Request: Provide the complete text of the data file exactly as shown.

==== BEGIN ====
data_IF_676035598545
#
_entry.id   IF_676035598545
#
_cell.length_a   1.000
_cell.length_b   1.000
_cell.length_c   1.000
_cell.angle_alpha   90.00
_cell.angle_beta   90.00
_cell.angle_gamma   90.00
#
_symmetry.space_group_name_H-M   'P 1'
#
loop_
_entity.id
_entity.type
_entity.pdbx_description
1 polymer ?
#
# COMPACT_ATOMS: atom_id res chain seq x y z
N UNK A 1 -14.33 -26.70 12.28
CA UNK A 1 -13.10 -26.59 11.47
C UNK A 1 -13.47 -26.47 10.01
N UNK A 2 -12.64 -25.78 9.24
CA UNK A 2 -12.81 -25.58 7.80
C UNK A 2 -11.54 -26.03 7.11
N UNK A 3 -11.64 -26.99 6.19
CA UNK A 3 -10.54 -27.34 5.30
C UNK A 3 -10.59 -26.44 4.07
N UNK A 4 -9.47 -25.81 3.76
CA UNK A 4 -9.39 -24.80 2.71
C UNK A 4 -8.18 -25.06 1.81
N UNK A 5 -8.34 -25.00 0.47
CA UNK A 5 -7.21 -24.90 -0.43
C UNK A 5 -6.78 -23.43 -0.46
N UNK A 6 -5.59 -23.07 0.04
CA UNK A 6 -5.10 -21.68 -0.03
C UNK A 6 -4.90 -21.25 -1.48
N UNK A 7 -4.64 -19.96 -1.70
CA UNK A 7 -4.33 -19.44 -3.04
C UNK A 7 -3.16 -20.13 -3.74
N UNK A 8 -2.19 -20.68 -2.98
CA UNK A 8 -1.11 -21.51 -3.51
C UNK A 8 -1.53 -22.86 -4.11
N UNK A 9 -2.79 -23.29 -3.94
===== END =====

data_IF_676035598545
#
_entry.id   IF_676035598545
#
_cell.length_a   1.000
_cell.length_b   1.000
_cell.length_c   1.000
_cell.angle_alpha   90.00
_cell.angle_beta   90.00
_cell.angle_gamma   90.00
#
_symmetry.space_group_name_H-M   'P 1'
#
loop_
_entity.id
_entity.type
_entity.pdbx_description
1 polymer ?
#
# COMPACT_ATOMS: atom_id res chain seq x y z
N UNK A 1 -14.33 -26.70 12.28
CA UNK A 1 -13.10 -26.59 11.47
C UNK A 1 -13.47 -26.47 10.01
N UNK A 2 -12.64 -25.78 9.24
CA UNK A 2 -12.81 -25.58 7.80
C UNK A 2 -11.54 -26.03 7.11
N UNK A 3 -11.64 -26.99 6.19
CA UNK A 3 -10.54 -27.34 5.30
C UNK A 3 -10.59 -26.44 4.07
N UNK A 4 -9.47 -25.81 3.76
CA UNK A 4 -9.39 -24.80 2.71
C UNK A 4 -8.18 -25.06 1.81
N UNK A 5 -8.34 -25.00 0.47
CA UNK A 5 -7.21 -24.90 -0.43
C UNK A 5 -6.78 -23.43 -0.46
N UNK A 6 -5.59 -23.07 0.04
CA UNK A 6 -5.10 -21.68 -0.03
C UNK A 6 -4.90 -21.25 -1.48
N UNK A 7 -4.64 -19.96 -1.70
CA UNK A 7 -4.33 -19.44 -3.04
C UNK A 7 -3.16 -20.13 -3.74
N UNK A 8 -2.19 -20.68 -2.98
CA UNK A 8 -1.11 -21.51 -3.51
C UNK A 8 -1.53 -22.86 -4.11
N UNK A 9 -2.79 -23.29 -3.94